Major Nidal Malik Hasan’s deadly terrorist attack last week at Fort Hood is generating plenty of finger pointing at the military for the debacle. While the indignation is understandable, and while the army brass bears a share of the responsibility for Hasan’s terrorism, having the military bear a disproportionate share of the criticism is both unfair and misguided. Doing so plays right into the hands of liberals, who would rather have America’s warriors take the heat.
A good deal of conservative ire has been leveled at the military for adopting political correctness codes. But is the military really to blame for this development, or are the culprits the politicians to whom the military brass reports?
The Constitution makes the military subordinate to civilian command. That’s more than just form, thank goodness. The military obeys the president and follows the laws established by Congress. The Founders wanted the military subordinate to civilian command, for obvious reasons.
Liberals have had great success over the years insinuating political correctness into the very fabric of the national government. They’ve accomplished this not only by using the law and directives or manipulating budgets, but with substantial acts of intimidation.Those who oppose quotas of any sort, for instance, or who make reasonable arguments against special laws and penalties for so-called hate crimes, are vilified as bigots.
The same goes for the military, with the glaring proviso that the president and Congress hold the military’s purse strings entirely. They also have the power to promote or demote, to advance or ruin careers. They run the show.
Given Washington’s de jure and de facto control over the military, it’s no small wonder that Hasan was able to remain in the army and move up the ladder despite giving every indication that his first loyalty lay with the aims of radical Islam.
Again, that’s not to let the army brass off the hook. Regardless of Washington’s legal and practical power, there are moral and ethical imperatives. If officers need to shout it from the rooftops that a fellow officer is hostile to his own nation and, in fact, is a militant for the nation’s enemy, then that must happen, whatever the fallout is to funding or careers. When there are reasonable suspicions that innocent human beings are imperiled — and that was most likely the case given Hasan’s public utterances — then action is unavoidable.
Most of us work in situations that require varying degrees of conformity. We all, to one extent or another, bend to the norms of our work cultures. That’s natural and expected. Organizations simply cannot function if its members are free-wheeling.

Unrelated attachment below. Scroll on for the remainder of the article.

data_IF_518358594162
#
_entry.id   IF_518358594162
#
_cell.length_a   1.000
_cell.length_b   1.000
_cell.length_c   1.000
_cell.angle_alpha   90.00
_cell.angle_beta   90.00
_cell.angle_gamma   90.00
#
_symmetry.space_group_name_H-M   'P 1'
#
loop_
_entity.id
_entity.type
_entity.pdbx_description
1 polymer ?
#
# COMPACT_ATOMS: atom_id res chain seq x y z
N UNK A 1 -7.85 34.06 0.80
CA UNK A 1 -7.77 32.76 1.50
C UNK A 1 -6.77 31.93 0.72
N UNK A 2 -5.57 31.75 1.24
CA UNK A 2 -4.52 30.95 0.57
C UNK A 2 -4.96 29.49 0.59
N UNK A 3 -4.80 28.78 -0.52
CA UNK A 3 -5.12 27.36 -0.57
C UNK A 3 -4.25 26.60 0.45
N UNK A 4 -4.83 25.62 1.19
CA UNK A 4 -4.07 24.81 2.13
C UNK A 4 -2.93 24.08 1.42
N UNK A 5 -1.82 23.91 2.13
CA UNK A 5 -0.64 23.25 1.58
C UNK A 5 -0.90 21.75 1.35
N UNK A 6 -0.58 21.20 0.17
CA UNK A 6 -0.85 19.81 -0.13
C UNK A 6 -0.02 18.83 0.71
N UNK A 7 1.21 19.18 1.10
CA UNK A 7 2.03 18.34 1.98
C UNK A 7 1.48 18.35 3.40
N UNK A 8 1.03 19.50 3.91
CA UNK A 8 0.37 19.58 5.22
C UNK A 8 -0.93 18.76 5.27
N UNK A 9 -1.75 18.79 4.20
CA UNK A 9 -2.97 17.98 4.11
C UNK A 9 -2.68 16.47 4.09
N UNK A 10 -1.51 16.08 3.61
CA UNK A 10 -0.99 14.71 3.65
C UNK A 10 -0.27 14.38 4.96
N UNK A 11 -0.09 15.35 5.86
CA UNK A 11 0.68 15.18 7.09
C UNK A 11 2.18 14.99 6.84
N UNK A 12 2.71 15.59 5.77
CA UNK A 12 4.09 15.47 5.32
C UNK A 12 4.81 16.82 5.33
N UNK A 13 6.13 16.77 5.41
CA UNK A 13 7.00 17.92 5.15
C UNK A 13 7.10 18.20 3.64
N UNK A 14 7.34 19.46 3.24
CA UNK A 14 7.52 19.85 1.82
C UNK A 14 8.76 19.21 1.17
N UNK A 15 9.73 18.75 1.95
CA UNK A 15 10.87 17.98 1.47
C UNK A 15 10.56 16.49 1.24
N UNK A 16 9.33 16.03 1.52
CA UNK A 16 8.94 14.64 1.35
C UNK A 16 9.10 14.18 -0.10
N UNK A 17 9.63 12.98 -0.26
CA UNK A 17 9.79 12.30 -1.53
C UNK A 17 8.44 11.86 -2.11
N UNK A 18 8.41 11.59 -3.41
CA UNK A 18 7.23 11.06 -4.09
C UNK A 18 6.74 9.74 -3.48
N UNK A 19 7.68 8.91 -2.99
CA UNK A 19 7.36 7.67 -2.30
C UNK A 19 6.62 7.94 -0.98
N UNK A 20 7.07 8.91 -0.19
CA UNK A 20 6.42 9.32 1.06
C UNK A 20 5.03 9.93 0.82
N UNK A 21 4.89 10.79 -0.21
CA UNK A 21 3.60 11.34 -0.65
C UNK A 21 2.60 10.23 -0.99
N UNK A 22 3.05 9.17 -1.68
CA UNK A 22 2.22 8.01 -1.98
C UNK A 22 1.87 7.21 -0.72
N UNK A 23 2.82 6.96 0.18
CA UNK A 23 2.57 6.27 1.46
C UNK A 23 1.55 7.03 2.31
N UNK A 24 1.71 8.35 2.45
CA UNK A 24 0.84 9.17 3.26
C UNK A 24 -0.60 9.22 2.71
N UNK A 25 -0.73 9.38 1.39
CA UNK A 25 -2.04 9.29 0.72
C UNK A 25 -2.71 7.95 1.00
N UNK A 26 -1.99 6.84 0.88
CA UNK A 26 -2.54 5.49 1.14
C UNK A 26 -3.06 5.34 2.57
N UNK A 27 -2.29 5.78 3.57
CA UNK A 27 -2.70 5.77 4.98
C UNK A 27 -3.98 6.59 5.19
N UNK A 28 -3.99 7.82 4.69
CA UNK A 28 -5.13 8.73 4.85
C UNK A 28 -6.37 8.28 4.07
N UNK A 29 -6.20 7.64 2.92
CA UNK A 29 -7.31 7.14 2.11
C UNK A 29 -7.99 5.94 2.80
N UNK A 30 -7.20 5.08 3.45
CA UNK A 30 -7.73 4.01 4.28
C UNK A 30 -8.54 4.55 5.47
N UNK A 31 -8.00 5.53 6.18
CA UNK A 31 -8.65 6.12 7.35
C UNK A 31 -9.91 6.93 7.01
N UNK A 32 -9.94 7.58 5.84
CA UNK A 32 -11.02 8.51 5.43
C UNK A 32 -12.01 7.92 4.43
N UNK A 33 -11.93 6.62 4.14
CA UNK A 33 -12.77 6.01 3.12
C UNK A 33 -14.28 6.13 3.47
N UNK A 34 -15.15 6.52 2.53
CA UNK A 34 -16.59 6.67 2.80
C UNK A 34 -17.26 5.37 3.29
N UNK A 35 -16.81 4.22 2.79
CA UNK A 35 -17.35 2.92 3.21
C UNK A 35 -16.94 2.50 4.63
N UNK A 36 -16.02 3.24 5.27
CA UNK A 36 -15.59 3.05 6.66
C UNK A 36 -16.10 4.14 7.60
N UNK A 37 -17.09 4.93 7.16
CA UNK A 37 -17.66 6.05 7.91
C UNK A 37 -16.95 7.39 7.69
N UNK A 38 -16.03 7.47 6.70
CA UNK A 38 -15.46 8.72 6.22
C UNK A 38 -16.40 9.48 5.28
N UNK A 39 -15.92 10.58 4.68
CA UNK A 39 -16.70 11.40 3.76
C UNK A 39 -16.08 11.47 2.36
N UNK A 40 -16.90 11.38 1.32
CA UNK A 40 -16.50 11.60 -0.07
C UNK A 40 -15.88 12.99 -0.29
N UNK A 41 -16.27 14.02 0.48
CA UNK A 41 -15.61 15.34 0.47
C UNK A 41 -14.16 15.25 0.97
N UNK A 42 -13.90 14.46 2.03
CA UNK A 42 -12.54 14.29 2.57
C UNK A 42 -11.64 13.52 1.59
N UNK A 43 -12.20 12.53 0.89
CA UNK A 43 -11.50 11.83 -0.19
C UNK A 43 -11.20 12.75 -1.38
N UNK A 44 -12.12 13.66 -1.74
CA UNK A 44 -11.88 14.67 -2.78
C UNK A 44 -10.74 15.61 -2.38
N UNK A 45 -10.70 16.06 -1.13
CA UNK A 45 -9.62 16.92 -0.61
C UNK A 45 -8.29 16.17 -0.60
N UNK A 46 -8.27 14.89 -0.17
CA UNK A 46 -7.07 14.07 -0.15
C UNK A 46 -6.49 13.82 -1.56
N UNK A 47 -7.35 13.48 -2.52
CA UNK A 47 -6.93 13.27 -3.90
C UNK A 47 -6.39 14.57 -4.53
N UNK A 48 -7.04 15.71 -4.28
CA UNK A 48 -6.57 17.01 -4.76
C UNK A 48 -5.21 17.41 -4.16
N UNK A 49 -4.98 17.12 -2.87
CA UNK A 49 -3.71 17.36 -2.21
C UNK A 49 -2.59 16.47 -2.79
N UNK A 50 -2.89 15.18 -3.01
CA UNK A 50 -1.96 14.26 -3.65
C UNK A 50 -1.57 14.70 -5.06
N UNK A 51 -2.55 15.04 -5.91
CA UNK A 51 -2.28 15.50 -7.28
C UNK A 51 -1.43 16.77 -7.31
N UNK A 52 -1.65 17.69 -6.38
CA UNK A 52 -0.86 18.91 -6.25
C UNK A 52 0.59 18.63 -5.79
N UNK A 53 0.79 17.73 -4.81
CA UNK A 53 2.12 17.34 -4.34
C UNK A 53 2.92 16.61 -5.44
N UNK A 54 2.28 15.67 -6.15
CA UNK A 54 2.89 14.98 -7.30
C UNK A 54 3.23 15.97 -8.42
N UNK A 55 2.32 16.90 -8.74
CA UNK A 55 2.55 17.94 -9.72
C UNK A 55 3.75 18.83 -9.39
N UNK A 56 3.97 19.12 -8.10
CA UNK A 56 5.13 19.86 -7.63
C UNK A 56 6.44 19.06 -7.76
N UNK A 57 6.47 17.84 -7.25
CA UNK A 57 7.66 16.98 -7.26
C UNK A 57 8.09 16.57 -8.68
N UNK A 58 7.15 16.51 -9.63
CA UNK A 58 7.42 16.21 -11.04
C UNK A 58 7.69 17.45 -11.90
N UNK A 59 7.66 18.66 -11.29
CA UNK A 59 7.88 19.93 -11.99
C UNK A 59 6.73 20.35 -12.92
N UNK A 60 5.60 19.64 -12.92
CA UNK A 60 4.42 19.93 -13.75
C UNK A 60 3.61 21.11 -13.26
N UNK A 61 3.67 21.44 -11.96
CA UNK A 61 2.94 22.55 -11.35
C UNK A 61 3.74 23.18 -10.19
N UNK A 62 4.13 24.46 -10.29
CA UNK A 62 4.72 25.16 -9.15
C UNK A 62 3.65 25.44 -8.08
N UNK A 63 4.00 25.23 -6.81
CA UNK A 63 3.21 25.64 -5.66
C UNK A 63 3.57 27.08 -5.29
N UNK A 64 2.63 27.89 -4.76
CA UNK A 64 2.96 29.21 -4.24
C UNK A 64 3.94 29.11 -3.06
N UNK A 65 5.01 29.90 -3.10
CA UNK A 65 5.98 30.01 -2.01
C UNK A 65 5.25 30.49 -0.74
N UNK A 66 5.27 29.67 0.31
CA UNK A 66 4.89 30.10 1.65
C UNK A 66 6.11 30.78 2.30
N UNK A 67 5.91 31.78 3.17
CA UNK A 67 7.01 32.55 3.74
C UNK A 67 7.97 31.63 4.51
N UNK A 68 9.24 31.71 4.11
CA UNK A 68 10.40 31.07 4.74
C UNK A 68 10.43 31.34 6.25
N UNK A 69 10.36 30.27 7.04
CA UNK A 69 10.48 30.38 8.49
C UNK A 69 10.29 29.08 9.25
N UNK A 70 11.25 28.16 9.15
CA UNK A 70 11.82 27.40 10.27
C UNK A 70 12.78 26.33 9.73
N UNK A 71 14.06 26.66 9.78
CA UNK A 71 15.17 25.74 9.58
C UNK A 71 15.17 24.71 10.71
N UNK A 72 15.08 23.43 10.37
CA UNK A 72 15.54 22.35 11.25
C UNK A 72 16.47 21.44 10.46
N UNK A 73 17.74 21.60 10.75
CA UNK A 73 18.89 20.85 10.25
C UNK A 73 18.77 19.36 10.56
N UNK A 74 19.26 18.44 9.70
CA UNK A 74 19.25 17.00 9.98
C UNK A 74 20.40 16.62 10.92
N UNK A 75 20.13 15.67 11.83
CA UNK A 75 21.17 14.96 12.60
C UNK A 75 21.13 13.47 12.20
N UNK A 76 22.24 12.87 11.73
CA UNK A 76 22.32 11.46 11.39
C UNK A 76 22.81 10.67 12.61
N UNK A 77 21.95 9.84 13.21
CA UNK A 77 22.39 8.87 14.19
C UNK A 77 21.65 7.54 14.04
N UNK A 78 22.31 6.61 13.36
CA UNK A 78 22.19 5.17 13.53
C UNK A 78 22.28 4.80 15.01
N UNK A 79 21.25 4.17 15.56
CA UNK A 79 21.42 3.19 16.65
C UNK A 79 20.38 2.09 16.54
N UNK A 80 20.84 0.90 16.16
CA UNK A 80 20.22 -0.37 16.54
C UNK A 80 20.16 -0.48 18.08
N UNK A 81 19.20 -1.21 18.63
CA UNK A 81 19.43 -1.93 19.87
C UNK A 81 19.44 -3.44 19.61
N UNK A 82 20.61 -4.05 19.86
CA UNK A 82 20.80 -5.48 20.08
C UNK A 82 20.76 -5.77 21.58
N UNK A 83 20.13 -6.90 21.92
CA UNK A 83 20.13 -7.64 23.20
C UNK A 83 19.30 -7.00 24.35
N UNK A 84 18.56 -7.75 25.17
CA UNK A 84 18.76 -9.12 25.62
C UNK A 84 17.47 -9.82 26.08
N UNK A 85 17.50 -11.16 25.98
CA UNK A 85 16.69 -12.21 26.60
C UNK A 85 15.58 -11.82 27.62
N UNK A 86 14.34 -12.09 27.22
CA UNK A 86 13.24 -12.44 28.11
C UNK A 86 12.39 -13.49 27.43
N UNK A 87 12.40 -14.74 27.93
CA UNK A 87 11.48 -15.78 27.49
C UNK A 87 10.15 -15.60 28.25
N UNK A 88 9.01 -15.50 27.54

That is especially true for each branch of the military. The nation’s armed forces contain highly integrated units with strong hierarchies. Success in war depends on units acting internally, and with other units, as one.
The great ongoing tension in the military, or in any culture, for that matter, is between conformity and the duty to one’s conscience. Conscience should always prevail, but anyone who has faced having to make a choice between conformity and conscience knows it can be wrenching. And a choice isn’t always going to be as evident as in the case of Major Hasan.
In the aftermath of the Hasan attack, the military’s top brass needs to reiterate to soldiers that doing the right thing — following the dictates of conscience — is a soldier’s overriding duty. It’s in the spirit of a soldier’s code of conduct — specifically, Article VI. It needs to be made obvious, given the current climate and until the infection of political correctness is removed from the armed forces.
And if that raises the president’s hackles or those of congressional members or cabinet secretaries, so be it. Call it the armed forces’ first act of reclaiming the moral high ground. And as Lincoln said about the possible fallout in his stand on principle: “Let the grass grow where it may.”
If the nation doesn’t want a repeat of Fort Hood or other terrorists shooting up malls or neighborhood schools, then a sustained, unapologetic, no-holds-barred campaign needs to be mounted against the authors and defenders of political correctness. It needs to begin with the national government. Certainly, liberals will resort to every nasty epithet and smear they can think of to push back the forces of common sense. They’ll arm-twist and threaten, connive and cajole, but whatever their gambits, they need to be defeated. The nation’s security depends on it.
Liberals would like nothing better than for criticism of the military in the Hasan affair to grow. For liberals, the military is a smart diversion from their own culpability in making the nation less safe through the odious doctrines of political correctness.